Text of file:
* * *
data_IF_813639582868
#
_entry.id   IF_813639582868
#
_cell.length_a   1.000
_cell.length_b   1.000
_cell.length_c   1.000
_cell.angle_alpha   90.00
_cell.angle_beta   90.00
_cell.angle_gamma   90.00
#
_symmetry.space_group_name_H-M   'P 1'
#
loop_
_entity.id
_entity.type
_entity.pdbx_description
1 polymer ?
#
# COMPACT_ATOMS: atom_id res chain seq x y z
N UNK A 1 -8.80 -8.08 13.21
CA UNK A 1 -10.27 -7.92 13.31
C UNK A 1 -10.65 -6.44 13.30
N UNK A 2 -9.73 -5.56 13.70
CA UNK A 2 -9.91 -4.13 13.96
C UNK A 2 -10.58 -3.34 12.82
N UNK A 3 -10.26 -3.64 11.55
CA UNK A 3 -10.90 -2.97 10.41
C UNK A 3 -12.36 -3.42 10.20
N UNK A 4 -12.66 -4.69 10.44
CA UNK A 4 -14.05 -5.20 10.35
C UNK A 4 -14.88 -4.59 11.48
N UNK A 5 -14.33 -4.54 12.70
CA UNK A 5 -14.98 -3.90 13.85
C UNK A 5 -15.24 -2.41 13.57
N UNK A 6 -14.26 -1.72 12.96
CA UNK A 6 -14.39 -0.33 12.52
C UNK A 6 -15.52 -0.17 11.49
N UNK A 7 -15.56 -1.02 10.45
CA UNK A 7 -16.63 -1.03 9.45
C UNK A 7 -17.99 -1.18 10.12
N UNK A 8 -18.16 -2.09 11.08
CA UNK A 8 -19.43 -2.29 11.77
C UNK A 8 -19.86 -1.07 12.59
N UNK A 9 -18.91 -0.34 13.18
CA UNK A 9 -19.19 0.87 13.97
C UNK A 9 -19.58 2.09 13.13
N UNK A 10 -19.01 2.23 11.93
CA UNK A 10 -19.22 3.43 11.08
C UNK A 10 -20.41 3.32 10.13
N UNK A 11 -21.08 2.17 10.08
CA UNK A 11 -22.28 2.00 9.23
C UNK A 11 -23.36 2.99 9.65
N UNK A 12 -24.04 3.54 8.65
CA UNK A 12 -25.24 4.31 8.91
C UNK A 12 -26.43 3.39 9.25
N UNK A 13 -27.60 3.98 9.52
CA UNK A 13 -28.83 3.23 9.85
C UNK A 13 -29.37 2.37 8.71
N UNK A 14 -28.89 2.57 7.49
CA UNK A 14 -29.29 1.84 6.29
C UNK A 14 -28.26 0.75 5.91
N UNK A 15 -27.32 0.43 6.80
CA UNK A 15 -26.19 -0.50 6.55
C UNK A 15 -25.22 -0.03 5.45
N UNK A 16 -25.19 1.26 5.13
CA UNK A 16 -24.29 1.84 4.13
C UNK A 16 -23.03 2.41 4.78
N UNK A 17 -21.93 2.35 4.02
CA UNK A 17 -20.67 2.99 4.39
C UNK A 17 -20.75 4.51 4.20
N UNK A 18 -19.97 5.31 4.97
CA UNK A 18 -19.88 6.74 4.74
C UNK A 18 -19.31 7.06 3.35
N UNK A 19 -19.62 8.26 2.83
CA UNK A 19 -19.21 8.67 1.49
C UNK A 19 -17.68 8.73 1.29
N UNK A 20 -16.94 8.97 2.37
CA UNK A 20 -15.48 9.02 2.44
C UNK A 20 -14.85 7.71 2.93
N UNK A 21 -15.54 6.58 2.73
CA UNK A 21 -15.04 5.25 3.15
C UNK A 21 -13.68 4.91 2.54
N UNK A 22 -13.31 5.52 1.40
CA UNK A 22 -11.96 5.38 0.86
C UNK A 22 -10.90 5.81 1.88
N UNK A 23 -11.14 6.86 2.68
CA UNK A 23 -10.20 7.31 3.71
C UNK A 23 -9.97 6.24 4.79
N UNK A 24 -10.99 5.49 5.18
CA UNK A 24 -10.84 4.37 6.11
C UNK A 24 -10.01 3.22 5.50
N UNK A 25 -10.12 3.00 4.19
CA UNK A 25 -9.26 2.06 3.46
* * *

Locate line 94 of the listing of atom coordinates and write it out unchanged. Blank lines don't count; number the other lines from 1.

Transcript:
CA UNK A 25 -9.26 2.06 3.46